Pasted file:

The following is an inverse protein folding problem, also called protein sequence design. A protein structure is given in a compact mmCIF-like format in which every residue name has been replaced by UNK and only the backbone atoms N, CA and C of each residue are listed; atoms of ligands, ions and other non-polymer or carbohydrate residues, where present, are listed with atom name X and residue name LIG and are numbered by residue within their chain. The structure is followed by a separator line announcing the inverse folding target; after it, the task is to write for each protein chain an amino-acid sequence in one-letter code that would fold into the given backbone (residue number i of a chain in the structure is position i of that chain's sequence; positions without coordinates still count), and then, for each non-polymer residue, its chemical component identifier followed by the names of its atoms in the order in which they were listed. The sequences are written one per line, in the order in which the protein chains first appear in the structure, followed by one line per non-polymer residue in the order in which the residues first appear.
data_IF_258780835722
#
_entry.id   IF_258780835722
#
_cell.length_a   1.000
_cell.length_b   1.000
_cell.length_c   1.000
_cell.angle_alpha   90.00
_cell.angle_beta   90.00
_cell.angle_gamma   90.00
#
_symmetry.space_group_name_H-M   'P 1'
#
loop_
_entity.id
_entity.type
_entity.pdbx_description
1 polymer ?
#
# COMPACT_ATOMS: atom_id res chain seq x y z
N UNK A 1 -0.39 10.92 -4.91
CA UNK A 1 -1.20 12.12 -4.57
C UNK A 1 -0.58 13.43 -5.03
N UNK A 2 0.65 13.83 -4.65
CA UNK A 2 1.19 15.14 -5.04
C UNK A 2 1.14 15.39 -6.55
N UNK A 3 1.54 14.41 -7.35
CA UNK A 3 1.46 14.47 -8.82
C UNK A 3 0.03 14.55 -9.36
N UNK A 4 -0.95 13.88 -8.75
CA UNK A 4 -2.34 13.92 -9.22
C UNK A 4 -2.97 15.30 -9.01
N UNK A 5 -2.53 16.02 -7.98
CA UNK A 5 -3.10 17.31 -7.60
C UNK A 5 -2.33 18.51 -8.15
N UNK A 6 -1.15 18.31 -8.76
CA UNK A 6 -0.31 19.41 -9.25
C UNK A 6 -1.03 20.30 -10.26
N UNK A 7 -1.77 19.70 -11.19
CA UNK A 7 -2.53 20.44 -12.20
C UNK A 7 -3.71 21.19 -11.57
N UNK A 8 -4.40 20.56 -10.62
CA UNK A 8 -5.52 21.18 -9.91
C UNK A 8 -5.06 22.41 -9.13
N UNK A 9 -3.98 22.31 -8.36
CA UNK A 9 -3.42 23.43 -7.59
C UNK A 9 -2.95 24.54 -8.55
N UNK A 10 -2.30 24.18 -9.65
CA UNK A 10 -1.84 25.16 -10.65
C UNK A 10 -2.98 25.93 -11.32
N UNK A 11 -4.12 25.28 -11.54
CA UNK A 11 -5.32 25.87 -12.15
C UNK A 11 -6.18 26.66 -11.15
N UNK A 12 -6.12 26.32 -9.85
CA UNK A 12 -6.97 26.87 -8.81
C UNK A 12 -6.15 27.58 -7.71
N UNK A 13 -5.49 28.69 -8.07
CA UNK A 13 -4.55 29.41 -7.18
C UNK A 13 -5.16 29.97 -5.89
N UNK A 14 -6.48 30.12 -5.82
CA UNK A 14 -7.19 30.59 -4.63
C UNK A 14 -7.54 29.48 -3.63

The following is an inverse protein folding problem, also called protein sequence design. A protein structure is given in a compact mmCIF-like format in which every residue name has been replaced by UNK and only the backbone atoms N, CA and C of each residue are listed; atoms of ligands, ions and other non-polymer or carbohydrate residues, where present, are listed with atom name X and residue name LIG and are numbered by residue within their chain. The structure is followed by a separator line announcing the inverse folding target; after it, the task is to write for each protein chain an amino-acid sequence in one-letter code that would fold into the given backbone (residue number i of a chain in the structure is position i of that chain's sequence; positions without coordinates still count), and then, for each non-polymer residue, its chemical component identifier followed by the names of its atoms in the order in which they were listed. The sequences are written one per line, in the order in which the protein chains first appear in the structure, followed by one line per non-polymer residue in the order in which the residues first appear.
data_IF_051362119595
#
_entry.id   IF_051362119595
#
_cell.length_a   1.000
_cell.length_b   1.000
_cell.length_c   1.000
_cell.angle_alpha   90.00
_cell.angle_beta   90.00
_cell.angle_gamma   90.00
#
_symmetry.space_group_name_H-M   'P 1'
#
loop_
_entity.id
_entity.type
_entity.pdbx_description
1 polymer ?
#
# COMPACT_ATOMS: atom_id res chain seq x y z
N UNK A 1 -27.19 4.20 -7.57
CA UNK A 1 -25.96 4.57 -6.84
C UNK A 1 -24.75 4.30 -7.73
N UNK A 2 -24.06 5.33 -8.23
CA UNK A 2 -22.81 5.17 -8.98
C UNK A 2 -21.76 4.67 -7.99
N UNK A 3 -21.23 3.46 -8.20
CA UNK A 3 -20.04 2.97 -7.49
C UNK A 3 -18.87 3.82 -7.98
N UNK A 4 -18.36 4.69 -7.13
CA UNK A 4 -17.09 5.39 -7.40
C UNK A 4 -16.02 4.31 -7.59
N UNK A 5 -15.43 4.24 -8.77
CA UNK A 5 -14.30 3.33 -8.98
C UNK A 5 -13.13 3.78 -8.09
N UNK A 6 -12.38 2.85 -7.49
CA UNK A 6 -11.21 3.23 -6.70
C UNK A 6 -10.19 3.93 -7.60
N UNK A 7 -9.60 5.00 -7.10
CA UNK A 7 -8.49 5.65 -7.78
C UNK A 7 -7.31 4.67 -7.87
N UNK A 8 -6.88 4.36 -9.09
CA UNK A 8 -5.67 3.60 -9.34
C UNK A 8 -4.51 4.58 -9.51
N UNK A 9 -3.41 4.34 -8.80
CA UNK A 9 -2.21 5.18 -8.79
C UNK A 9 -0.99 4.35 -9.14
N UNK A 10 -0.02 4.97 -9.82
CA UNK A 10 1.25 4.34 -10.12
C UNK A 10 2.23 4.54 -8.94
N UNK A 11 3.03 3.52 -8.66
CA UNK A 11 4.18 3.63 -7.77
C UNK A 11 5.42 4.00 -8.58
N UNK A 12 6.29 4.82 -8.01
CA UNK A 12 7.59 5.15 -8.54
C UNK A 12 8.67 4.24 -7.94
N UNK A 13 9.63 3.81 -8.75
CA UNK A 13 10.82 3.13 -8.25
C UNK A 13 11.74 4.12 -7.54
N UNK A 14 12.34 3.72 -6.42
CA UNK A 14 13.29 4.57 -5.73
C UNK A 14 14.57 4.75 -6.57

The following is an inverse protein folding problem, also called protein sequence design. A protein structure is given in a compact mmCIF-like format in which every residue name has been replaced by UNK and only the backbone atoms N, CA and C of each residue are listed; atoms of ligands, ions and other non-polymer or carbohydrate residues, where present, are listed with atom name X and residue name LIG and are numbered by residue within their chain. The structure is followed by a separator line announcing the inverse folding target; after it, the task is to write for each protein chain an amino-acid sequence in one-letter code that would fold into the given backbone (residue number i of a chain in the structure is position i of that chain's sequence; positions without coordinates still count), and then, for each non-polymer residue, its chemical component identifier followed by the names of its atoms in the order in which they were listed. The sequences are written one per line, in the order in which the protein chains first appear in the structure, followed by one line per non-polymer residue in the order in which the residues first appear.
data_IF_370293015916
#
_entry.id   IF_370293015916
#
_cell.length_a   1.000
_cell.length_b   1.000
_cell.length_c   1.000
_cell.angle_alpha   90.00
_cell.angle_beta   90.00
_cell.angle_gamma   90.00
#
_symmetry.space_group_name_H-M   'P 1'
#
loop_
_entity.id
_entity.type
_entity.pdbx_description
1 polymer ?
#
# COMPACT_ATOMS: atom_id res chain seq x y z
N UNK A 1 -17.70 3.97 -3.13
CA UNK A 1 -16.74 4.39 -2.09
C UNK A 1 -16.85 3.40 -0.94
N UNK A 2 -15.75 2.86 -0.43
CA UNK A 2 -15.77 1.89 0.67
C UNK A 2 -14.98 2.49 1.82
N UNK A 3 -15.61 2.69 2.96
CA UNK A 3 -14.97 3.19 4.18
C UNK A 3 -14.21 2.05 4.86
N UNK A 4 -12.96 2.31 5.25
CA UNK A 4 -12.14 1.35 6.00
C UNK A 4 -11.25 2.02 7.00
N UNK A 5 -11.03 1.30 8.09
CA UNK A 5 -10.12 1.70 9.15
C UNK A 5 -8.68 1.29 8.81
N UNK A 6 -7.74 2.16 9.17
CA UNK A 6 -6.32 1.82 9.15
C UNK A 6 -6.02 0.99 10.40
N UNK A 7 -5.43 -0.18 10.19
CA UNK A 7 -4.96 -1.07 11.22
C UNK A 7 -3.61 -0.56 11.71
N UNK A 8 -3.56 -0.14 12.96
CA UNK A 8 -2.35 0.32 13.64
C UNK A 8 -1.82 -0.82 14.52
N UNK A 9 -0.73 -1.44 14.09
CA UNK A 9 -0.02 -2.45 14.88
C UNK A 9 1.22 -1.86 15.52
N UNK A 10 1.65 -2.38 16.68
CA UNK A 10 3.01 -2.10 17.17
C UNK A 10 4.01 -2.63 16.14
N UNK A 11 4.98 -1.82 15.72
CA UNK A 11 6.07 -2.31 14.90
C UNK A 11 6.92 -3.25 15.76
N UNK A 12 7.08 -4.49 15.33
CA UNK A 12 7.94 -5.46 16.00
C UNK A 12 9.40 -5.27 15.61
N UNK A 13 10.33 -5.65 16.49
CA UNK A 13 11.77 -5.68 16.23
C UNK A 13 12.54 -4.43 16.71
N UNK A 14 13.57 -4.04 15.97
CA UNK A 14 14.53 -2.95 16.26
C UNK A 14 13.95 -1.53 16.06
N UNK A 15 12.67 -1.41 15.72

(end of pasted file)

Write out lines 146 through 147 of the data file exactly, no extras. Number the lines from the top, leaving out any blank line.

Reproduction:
#
# COMPACT_ATOMS: atom_id res chain seq x y z